16. Pride is the source of all diseases, because pride is the source of all sins. When a physician removes a disorder from the body, if he merely cures the malady produced by some particular cause, but not the cause itself, he seems to heal the patient for a time, but while the cause remains, the disease will repeat itself. For example, to speak of this more expressly, some humor in the body produces a scurf or sores; there follows a high fever, and not a little pain; certain remedies are applied to repress the scurf, and to allay that heat of the sore; the remedies are applied, and they do good; thou seest the man who was full of sores and scurf healed; but because that humor was not expelled, it returns again to ulcers. The physician, perceiving this, purges away the humor, removes the cause, and there will be no more sores. Whence doth iniquity abound? From pride. Cure pride and there will be no more iniquity. Consequently, that the cause of all diseases might be cured, namely, pride, the Son of God came down and was made low. Why art thou proud, O man? God, for thee, became low. Thou wouldst perhaps be ashamed to imitate a lowly man; at any rate, imitate the lowly God. The Son of God came in the character of a man and was made low. Thou art taught to become humble, not of a man to become a brute. He, being God, became man; do thou, O man, recognize that thou art man. Thy whole humility is to know thyself. Therefore because God teaches humility, He said, "I came not to do my own will, but the will of Him that sent me." For this is the commendation of humility. Whereas pride doeth its own will, humility doeth the will of God. Therefore, "Whoso cometh to me, I will not cast him out." Why? "Because I came not to do my own will, but the will of Him that sent me." I came humble, I came to teach humility, I came a master of humility: he that cometh to me is made one body with me; he that cometh to me becomes humble; he who adhereth to me will be humble, because he doeth not his own will, but the will of God; and therefore he shall not be cast out, for when he was proud he was cast out.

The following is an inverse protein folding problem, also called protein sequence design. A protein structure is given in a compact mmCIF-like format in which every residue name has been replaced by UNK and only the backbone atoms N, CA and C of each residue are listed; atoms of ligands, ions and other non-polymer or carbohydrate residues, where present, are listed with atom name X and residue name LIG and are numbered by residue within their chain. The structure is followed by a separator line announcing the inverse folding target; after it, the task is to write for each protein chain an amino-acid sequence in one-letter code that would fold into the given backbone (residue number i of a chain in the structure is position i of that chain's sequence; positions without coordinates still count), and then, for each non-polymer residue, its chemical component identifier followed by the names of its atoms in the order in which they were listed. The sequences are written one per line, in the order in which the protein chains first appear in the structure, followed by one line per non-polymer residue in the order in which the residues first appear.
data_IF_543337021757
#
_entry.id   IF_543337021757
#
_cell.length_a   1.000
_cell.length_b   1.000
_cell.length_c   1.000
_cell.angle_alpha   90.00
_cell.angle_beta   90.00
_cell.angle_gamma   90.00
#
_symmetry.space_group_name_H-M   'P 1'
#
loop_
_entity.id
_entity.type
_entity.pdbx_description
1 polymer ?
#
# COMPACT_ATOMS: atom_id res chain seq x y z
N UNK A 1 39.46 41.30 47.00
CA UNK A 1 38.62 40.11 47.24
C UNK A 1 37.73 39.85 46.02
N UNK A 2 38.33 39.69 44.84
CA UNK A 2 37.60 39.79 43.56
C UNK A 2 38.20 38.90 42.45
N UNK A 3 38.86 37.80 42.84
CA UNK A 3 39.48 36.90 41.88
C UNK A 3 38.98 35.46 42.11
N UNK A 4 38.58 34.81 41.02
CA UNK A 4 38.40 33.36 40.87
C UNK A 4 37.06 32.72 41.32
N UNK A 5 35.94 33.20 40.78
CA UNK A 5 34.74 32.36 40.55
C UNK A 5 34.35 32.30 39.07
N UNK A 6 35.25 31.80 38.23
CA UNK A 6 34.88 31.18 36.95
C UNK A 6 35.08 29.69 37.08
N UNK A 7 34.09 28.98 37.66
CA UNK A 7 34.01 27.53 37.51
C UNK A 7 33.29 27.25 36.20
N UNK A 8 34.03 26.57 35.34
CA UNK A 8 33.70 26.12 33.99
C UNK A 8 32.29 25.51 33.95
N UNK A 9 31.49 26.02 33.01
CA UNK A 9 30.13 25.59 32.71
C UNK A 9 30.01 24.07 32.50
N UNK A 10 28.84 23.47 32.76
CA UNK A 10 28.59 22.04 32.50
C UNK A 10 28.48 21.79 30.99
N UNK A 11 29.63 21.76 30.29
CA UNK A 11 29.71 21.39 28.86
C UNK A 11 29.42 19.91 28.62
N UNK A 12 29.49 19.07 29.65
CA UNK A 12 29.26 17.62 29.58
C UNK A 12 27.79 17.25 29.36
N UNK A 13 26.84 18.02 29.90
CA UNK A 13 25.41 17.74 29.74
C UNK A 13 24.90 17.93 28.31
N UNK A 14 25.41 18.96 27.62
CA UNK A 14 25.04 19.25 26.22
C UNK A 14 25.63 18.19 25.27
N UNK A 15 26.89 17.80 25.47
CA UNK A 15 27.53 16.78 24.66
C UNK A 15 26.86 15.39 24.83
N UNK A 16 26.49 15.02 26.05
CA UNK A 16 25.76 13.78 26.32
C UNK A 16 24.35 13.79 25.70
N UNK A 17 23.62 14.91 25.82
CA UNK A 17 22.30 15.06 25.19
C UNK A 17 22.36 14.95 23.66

17. See those inner things commended to us in the psalm: "But the sons of men will put their trust in the covering of Thy wings." See what it is to enter within; see what it is to flee for refuge to His protection; see what it is to run even under the Father's lash, for He scourgeth every son whom He receiveth. "But the sons of men shall put their trust under the cover of Thy wings." What is within? "They shall be filled with the plenteousness of Thy house," when Thou shalt have sent them within, entering into the joy of their Lord; "they shall be filled with the plenteousness of Thy house; and Thou shalt give them to drink of the stream of Thy pleasure. For with Thee is the fountain of life." Not away without Thee, but within with Thee, is the fountain of life. "And in Thy light we shall see light. Show Thy mercy upon them that know Thee, and Thy righteousness to them that are of upright heart." They who follow the will of their Lord, not seeking their own, but the things of the Lord Jesus Christ, they are the upright in heart, their feet shall not be moved. For "God is good to Israel, to the upright in heart. But, as for me, says he, my feet were almost moved." Why? "Because I was jealous at sinners, looking at the peace of sinners."  To whom is God good then, unless to the upright in heart? For God was displeasing to me when my heart was crooked. Why displeasing? Because He gave happiness to the wicked, and therefore my feet tottered, as if I had served God in vain. For this reason, then, my feet were almost moved, because I was not upright of heart. What then is upright in heart? Following the will of God. One man is prosperous, another man toils; the one lives wickedly and yet is prosperous, the other lives rightly and is distressed. Let not him that lives rightly and is in distress be angry; he has within what the prosperous man has not: let him therefore not be saddened, nor vex himself, nor faint. That prosperous man has gold in his own chest; this other has God in his conscience. Compare now gold and God, chest and conscience. The former has that which perishes, and has it where it will perish; the latter has God, who cannot perish, and has Him there whence He cannot be taken away: only if he is upright in heart; for then He enters within and goeth not out. For that reason, what said he? "For with Thee is the fountain of life:" not with us. We must therefore enter within, that we may live; we must not be, as it were, content to perish, nor willing to be satisfied of our own, to be dried up, but we must put our mouth to the very fountain, where the water fails not. Because Adam wished to live by his own counsel, he, too, fell through him who had fallen before through pride, who invited him to drink of the cup of his own pride. Wherefore, because "with Thee is the fountain of life, and in Thy light we shall see light," let us drink within, let us see within. Why was there a going out thence? Hear why: "Let not the foot of pride come to me." Therefore he, to whom the foot of pride came, went out. Show that therefore he went out. "And let not the hands of sinners move me;" because of the foot of pride. Why sayest thou this? "They are fallen, all they that work iniquity." Where are they fallen? In their very pride. "They were driven out, and they could not stand."  If, then, pride drove them out who were not able to stand, humility sends them in who can stand for ever. For this reason, moreover, he who said, "The bones that were brought low shall rejoice,"  said before, "Thou shalt give joy and gladness to my hearing." What does he mean by, "to my hearing"? By hearing Thee I am happy; because of Thy voice I am happy; by drinking within I am happy. Therefore do I not fall; therefore "the bones that were brought low will rejoice;" therefore "the friend of the Bridegroom standeth and heareth Him;" therefore he stands, because he hears. He drinks of the fountain within, therefore he stands. They who willed not to drink of the fountain within, "there are they fallen: they were driven, they were not able to stand."